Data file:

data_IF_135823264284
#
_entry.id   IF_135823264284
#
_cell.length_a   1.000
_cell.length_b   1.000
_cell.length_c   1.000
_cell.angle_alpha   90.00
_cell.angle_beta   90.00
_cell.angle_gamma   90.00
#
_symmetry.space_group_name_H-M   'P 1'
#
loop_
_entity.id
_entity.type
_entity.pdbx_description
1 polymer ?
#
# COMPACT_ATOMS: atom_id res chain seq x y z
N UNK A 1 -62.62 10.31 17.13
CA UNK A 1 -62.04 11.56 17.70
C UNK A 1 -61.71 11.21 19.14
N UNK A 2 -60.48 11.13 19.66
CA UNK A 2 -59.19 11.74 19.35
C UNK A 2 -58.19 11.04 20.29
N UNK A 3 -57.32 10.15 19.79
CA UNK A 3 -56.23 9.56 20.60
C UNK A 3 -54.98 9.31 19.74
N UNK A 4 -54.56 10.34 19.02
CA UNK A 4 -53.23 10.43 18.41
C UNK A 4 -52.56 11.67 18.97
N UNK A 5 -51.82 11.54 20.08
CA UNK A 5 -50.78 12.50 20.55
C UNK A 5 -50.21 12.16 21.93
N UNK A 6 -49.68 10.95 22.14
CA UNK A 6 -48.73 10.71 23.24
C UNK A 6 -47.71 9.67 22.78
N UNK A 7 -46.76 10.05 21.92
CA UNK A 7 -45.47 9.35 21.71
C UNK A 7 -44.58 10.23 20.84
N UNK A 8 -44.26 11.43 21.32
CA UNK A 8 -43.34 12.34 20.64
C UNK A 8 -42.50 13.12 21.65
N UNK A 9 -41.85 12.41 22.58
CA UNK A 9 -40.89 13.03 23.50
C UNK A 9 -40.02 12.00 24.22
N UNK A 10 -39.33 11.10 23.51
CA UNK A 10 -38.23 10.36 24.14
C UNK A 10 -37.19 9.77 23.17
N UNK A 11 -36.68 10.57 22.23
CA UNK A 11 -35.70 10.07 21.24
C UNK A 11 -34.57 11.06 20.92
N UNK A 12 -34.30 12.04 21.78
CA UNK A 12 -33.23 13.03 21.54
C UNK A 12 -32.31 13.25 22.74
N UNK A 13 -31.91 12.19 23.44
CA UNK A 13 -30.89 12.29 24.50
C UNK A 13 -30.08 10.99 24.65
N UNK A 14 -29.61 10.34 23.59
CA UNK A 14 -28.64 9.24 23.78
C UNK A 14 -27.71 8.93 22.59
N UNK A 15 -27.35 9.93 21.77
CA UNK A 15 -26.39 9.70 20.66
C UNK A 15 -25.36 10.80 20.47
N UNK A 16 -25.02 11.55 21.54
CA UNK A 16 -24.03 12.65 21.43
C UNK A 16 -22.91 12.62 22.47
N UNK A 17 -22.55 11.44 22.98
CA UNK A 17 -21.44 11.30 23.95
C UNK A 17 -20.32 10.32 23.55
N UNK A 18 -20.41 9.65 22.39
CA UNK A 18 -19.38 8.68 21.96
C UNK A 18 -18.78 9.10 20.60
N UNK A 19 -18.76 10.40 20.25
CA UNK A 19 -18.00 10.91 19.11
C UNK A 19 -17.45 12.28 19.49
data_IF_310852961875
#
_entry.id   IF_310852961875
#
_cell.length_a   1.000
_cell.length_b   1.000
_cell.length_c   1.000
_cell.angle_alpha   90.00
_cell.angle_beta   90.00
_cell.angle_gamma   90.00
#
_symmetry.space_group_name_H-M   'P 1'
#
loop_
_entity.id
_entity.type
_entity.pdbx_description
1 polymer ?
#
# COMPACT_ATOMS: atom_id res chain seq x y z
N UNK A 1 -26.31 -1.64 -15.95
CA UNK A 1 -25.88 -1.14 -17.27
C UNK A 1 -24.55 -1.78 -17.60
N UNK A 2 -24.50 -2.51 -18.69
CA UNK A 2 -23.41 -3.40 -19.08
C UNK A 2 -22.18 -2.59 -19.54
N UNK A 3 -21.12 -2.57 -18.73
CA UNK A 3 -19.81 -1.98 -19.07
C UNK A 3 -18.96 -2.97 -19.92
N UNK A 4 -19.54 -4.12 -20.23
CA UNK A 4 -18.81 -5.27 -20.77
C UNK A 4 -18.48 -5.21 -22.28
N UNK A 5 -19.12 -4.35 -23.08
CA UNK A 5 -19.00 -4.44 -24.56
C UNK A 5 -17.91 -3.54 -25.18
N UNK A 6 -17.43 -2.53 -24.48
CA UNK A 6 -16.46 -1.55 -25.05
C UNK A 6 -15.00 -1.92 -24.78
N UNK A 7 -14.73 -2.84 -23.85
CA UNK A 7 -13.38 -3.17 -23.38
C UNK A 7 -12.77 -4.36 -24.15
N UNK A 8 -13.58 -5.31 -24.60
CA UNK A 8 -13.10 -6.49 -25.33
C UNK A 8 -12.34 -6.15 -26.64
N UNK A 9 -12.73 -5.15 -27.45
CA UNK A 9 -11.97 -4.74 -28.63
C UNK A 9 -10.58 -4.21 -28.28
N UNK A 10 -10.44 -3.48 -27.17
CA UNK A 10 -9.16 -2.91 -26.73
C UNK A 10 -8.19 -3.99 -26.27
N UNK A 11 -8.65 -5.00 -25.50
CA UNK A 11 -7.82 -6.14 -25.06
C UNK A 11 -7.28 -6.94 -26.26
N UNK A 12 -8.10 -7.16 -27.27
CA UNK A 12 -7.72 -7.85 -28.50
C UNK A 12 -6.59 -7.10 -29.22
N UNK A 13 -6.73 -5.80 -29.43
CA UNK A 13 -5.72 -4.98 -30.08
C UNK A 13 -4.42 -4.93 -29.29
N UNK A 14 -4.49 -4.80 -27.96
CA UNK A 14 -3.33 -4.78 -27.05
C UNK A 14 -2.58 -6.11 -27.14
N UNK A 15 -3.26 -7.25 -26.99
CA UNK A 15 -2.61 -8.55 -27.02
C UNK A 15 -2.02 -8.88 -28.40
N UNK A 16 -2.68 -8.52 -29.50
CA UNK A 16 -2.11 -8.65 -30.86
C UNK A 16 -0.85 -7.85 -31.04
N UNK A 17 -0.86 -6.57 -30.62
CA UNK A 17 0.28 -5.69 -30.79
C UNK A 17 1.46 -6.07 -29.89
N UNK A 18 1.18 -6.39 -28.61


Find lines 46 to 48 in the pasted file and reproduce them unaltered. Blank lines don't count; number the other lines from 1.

CA UNK A 9 -40.89 13.03 23.50
C UNK A 9 -40.02 12.00 24.22
N UNK A 10 -39.33 11.10 23.51